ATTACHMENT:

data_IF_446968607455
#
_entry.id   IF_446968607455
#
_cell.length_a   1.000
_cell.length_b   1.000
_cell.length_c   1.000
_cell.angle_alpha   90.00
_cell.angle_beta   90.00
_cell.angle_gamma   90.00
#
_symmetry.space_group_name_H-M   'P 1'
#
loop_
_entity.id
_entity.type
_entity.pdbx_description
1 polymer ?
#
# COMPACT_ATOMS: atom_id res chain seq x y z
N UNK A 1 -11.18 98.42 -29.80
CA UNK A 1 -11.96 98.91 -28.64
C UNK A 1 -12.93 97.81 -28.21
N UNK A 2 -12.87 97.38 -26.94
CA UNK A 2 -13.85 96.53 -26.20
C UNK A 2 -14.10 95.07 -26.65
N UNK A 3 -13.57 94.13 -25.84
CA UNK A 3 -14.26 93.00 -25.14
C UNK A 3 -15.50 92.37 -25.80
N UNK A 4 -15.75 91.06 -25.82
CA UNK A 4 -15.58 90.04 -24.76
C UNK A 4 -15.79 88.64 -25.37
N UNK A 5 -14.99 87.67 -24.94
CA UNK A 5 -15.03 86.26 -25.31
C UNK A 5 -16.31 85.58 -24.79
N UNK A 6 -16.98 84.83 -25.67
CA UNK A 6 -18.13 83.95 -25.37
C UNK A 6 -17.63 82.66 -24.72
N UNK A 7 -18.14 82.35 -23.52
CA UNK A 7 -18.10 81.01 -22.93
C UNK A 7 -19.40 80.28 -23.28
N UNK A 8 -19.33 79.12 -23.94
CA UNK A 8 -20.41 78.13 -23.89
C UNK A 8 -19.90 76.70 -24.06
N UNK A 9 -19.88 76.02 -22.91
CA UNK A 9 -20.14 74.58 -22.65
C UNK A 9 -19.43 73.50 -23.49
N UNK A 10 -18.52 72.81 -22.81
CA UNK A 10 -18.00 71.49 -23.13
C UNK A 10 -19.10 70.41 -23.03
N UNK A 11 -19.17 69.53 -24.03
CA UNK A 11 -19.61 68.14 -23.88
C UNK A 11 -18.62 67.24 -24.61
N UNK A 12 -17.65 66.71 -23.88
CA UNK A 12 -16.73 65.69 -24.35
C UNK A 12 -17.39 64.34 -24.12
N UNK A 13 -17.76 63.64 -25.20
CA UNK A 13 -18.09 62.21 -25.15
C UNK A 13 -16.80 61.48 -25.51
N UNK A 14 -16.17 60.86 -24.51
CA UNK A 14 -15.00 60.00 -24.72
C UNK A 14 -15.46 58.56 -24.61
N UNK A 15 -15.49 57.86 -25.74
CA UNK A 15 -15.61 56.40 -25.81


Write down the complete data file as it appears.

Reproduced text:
data_IF_446968607455
#
_entry.id   IF_446968607455
#
_cell.length_a   1.000
_cell.length_b   1.000
_cell.length_c   1.000
_cell.angle_alpha   90.00
_cell.angle_beta   90.00
_cell.angle_gamma   90.00
#
_symmetry.space_group_name_H-M   'P 1'
#
loop_
_entity.id
_entity.type
_entity.pdbx_description
1 polymer ?
#
# COMPACT_ATOMS: atom_id res chain seq x y z
N UNK A 1 -11.18 98.42 -29.80
CA UNK A 1 -11.96 98.91 -28.64
C UNK A 1 -12.93 97.81 -28.21
N UNK A 2 -12.87 97.38 -26.94
CA UNK A 2 -13.85 96.53 -26.20
C UNK A 2 -14.10 95.07 -26.65
N UNK A 3 -13.57 94.13 -25.84
CA UNK A 3 -14.26 93.00 -25.14
C UNK A 3 -15.50 92.37 -25.80
N UNK A 4 -15.75 91.06 -25.82
CA UNK A 4 -15.58 90.04 -24.76
C UNK A 4 -15.79 88.64 -25.37
N UNK A 5 -14.99 87.67 -24.94
CA UNK A 5 -15.03 86.26 -25.31
C UNK A 5 -16.31 85.58 -24.79
N UNK A 6 -16.98 84.83 -25.67
CA UNK A 6 -18.13 83.95 -25.37
C UNK A 6 -17.63 82.66 -24.72
N UNK A 7 -18.14 82.35 -23.52
CA UNK A 7 -18.10 81.01 -22.93
C UNK A 7 -19.40 80.28 -23.28
N UNK A 8 -19.33 79.12 -23.94
CA UNK A 8 -20.41 78.13 -23.89
C UNK A 8 -19.90 76.70 -24.06
N UNK A 9 -19.88 76.02 -22.91
CA UNK A 9 -20.14 74.58 -22.65
C UNK A 9 -19.43 73.50 -23.49
N UNK A 10 -18.52 72.81 -22.81
CA UNK A 10 -18.00 71.49 -23.13
C UNK A 10 -19.10 70.41 -23.03
N UNK A 11 -19.17 69.53 -24.03
CA UNK A 11 -19.61 68.14 -23.88
C UNK A 11 -18.62 67.24 -24.61
N UNK A 12 -17.65 66.71 -23.88
CA UNK A 12 -16.73 65.69 -24.35
C UNK A 12 -17.39 64.34 -24.12
N UNK A 13 -17.76 63.64 -25.20
CA UNK A 13 -18.09 62.21 -25.15
C UNK A 13 -16.80 61.48 -25.51
N UNK A 14 -16.17 60.86 -24.51
CA UNK A 14 -15.00 60.00 -24.72
C UNK A 14 -15.46 58.56 -24.61
N UNK A 15 -15.49 57.86 -25.74
CA UNK A 15 -15.61 56.40 -25.81